When I arrived here six years ago I found a traditional university teaching model in place for engineering students. Each week 120 students attended a one hour lecture followed by a two hour tutorial and historically 30-40% of students failed the unit. The two undergraduate units I was taking responsibility for were fundamental units across the engineering program, where it is critical that students develop a strong understanding of the concepts from the beginning. Rather than continue to simply deliver the lectures I wanted to know what was happening in the tutorials and find ways to better engage the students. I found students worked through their tutorials with limited support, limited individual engagement in the tutorial tasks and were unclear about what knowledge to build on.
While I recognised the need for a different approach it was a daunting task to make changes. I approached a computer science colleague and we collaborated so that I used his PhD designed e-learning platform with my students as he did with his own students. This meant I introduced a blended approach to my laboratory sessions and introduced new e-learning modules for improved learning. I could now teach students individually through the e-learning platform. I set up real world engineering problems for students to work through. For example by setting students the task of designing a bridge I could provide background information during my lecture, then set different parameters to the task by changing the requirements for the numbers of vehicles capable of crossing at once, the type of support system provided for the bridge, or the length of spans available. Using the tool available within the e-learning platform, I provided rapid feedback and responses to student questions so they in turn engaged in conversation. This 21st century teaching model also enabled students to confer, correct and support each other while learning. If any information others provided was inaccurate I interfered with corrections. I was also able to use the e-learning platform for assessment. Students cannot copy or share answers when they are asked the same question but provided with different parameters resulting in different answers.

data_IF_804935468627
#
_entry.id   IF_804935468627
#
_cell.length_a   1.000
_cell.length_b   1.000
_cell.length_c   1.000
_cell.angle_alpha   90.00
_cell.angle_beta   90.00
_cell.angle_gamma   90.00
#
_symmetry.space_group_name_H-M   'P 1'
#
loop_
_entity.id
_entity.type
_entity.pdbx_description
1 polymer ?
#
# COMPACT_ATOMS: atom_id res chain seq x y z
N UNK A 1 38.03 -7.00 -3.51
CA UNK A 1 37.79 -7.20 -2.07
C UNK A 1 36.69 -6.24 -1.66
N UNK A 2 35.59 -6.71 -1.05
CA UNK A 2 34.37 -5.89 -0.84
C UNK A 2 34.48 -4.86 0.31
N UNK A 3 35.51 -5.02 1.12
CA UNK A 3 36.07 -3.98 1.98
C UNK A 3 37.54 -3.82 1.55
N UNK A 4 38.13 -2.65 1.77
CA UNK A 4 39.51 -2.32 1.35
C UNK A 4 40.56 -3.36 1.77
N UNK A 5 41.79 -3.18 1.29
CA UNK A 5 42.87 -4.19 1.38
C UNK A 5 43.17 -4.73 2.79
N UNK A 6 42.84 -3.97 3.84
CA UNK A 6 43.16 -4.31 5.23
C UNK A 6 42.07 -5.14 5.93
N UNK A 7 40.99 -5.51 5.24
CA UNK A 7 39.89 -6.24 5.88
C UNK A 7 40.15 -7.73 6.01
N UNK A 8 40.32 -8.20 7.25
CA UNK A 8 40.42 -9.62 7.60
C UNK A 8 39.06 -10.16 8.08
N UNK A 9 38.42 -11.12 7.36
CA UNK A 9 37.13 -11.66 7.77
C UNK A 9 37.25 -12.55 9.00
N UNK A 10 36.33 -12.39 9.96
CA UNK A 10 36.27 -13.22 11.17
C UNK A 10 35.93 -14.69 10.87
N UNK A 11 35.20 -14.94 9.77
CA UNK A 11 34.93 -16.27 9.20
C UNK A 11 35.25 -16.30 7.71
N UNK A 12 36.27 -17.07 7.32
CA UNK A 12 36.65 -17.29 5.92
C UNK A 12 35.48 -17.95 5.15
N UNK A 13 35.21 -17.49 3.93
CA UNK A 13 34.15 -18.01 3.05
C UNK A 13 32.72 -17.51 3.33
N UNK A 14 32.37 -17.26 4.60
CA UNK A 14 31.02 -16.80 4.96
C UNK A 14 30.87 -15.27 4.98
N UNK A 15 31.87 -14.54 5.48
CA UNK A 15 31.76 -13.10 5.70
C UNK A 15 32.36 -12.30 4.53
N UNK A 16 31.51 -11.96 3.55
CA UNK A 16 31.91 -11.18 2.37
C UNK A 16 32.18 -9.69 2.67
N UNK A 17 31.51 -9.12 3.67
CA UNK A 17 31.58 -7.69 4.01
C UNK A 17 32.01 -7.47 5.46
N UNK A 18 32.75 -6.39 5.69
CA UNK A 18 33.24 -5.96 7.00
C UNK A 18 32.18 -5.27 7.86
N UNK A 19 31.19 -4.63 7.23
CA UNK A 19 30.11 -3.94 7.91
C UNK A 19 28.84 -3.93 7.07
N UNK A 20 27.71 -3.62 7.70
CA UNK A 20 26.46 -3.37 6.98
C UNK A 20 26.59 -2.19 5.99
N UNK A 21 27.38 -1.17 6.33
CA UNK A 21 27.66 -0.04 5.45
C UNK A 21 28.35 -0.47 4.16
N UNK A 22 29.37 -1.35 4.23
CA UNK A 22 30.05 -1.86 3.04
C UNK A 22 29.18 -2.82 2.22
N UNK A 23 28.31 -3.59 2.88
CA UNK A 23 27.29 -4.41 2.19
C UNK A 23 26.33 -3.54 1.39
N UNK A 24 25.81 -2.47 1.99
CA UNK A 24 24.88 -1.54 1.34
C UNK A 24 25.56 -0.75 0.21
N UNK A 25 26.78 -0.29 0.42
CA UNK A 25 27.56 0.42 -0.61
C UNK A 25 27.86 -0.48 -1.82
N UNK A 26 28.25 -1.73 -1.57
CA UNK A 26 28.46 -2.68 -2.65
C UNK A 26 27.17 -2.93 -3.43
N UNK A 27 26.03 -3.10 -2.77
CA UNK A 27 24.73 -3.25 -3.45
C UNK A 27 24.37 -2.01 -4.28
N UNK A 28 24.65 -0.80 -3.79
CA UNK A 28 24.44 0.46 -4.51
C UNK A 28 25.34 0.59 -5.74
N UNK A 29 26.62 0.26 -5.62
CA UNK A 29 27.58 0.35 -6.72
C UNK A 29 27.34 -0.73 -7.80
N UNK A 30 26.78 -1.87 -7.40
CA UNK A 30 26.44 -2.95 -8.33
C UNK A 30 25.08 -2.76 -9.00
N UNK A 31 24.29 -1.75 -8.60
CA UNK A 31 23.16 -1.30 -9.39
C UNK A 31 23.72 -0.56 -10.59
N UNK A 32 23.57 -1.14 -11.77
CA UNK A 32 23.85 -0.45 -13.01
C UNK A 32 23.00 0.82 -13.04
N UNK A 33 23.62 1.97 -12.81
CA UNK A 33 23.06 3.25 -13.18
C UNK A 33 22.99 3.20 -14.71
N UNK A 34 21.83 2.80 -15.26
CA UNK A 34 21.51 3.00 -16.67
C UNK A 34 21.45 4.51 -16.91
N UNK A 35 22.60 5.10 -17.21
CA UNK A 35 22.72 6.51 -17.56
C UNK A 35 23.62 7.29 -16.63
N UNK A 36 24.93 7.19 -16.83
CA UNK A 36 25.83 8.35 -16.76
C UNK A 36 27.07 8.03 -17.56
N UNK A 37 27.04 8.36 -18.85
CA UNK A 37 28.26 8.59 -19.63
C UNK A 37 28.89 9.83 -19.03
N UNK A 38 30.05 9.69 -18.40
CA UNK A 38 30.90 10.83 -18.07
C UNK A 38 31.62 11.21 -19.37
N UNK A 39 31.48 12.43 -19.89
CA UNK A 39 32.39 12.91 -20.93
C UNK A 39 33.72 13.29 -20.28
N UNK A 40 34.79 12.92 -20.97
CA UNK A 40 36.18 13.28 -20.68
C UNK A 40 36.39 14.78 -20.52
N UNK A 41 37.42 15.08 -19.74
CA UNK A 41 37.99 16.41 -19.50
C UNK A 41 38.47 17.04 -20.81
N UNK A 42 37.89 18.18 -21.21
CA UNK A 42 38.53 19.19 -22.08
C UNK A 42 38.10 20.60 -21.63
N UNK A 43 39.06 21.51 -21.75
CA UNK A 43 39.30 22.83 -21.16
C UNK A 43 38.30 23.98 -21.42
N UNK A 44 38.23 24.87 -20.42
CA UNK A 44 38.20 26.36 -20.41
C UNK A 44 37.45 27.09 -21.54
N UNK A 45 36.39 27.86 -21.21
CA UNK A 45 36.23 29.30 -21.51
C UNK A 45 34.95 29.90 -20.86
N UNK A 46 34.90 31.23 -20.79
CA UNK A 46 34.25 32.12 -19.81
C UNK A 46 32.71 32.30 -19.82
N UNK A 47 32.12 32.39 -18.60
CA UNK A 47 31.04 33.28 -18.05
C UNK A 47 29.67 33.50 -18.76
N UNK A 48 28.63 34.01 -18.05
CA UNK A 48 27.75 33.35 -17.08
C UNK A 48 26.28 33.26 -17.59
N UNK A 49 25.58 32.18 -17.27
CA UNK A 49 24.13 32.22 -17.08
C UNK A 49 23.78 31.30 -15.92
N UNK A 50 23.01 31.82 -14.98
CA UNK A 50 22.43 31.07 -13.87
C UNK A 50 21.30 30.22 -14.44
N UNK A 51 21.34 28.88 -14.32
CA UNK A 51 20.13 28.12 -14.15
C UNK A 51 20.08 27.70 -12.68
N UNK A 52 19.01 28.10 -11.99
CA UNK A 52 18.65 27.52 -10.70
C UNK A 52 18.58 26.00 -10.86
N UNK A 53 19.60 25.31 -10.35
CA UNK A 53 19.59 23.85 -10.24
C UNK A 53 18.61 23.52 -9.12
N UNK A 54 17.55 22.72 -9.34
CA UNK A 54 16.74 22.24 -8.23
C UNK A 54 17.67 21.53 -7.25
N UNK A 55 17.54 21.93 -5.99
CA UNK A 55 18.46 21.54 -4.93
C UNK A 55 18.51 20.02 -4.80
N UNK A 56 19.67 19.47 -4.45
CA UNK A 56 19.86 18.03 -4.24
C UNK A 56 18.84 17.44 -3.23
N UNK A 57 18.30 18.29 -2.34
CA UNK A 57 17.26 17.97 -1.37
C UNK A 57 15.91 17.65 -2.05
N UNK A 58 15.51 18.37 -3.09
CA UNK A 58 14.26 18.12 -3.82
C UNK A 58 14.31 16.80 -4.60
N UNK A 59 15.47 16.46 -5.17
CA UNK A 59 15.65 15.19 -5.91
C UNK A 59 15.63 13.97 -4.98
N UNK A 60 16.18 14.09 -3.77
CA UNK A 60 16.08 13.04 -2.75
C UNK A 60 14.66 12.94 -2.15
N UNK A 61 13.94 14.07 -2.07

I change my lecture delivery annually so that I sometimes present two, two hour lectures, rather than four one hour lectures weekly. I offer additional time to discuss lecture material and assessments, and welcome constructive feedback with students. My lectures are influential in the engineering courses and 60% to 70% of students regularly attend them. A few years ago I implemented an award system where I provide book vouchers with certificates signed by our Head of School and me, to students who achieve perfect unscaled scores for their assessments. Sometimes I am able to recruit tutors from among the award winning students.
My work is acknowledged at my university and nationally. Last year I received a Vice Chancellor’s Excellence in Teaching Award, an Australian Learning and Teaching Council citation and was invited to answer questions, about good teaching practice and motivating students, from colleagues. The teaching method I developed was taken up by my colleagues within the Faculty and four other universities. A total of 37 universities are likely to introduce the teaching model using e-platform in their engineering courses by the end of the year. My Head of School and Vice Chancellor are supportive of my teaching initiatives and my students value my efforts.